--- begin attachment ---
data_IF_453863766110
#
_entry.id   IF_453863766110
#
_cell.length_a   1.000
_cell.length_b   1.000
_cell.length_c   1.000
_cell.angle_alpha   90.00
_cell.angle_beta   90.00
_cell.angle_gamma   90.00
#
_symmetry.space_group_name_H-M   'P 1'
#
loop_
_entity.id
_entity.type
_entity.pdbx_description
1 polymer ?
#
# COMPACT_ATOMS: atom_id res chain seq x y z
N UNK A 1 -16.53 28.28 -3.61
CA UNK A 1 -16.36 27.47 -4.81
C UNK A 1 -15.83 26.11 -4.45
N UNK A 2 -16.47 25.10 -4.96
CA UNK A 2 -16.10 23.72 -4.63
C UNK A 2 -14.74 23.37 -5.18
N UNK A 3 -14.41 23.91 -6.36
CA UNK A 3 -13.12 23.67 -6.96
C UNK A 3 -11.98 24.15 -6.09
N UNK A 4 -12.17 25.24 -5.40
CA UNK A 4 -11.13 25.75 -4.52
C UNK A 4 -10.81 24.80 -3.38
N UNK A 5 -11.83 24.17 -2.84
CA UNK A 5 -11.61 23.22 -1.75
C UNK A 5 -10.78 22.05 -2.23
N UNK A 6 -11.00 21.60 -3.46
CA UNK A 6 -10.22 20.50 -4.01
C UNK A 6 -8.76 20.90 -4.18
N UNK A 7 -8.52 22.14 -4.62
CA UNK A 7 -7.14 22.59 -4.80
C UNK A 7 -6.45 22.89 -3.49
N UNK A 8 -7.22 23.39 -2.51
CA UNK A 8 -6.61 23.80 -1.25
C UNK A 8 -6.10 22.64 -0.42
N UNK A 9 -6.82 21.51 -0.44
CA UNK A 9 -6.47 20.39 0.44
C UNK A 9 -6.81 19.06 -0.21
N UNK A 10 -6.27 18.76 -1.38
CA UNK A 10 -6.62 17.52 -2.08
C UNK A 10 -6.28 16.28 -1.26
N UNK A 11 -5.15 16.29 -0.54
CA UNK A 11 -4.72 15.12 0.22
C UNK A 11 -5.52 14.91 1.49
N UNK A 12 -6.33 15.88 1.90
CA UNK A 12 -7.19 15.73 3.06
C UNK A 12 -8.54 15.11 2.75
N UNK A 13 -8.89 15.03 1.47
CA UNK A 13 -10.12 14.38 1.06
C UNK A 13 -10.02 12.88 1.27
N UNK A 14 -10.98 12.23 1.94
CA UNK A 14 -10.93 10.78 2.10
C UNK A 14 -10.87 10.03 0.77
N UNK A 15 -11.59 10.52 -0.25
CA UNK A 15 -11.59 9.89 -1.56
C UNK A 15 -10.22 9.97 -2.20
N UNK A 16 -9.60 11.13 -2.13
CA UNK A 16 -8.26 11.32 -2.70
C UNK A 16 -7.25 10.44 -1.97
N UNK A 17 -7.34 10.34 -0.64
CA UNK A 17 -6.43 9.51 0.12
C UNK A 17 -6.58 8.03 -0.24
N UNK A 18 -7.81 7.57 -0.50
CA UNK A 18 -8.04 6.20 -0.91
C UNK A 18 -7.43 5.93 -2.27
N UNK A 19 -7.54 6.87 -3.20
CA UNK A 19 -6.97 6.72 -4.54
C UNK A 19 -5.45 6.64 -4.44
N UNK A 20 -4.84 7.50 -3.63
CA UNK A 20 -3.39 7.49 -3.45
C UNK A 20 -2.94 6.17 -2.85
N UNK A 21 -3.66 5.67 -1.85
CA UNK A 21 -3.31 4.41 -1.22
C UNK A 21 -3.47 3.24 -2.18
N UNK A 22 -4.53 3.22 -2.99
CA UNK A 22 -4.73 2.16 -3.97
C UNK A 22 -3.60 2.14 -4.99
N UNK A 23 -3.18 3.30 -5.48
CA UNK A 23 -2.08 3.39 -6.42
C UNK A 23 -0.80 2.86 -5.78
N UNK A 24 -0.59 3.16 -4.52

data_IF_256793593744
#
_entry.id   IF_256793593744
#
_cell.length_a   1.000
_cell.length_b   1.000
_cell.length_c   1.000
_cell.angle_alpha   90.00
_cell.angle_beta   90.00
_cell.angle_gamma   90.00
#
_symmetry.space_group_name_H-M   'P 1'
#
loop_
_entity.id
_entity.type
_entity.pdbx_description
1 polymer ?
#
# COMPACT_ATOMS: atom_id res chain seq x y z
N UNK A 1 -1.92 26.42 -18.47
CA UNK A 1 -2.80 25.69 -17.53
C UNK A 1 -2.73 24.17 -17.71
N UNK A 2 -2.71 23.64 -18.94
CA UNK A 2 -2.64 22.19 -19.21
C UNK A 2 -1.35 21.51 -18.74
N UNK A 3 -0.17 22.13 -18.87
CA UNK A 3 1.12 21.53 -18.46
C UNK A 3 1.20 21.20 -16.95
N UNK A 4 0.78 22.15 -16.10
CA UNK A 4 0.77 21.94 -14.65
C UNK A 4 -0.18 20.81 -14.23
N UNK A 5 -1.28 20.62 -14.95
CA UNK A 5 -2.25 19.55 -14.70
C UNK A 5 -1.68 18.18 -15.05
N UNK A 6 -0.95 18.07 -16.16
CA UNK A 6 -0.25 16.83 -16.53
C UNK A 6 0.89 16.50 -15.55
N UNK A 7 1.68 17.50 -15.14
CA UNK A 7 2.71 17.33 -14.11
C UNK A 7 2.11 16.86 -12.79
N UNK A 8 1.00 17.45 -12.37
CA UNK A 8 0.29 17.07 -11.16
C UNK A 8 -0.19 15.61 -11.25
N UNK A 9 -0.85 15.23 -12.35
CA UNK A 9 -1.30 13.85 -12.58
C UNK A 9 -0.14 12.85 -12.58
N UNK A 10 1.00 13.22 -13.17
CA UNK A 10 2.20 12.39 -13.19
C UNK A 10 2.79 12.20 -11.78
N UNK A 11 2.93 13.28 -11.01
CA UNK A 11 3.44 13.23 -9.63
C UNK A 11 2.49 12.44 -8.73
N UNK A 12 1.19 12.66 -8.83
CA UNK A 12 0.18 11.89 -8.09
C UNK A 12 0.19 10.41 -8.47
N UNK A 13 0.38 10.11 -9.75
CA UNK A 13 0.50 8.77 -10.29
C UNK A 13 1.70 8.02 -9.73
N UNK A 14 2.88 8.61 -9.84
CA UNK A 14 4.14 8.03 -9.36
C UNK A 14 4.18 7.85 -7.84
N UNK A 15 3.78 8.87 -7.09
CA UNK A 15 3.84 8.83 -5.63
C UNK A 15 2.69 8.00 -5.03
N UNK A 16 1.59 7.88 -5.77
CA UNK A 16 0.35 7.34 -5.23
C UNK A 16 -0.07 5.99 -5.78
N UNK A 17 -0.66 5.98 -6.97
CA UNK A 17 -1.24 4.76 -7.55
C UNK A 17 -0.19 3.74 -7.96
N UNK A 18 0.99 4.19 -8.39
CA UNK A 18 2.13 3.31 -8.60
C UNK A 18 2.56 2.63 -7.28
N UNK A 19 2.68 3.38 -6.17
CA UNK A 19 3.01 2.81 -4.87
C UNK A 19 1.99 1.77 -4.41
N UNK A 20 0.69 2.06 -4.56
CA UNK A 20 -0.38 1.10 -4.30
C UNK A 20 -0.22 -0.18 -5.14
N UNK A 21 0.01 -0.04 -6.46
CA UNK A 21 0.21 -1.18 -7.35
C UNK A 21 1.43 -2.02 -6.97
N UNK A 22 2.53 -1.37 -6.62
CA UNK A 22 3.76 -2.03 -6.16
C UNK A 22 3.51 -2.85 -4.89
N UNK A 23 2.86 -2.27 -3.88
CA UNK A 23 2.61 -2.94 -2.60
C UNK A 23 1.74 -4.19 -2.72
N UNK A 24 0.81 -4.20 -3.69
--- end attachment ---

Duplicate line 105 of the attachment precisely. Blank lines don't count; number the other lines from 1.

_entity.id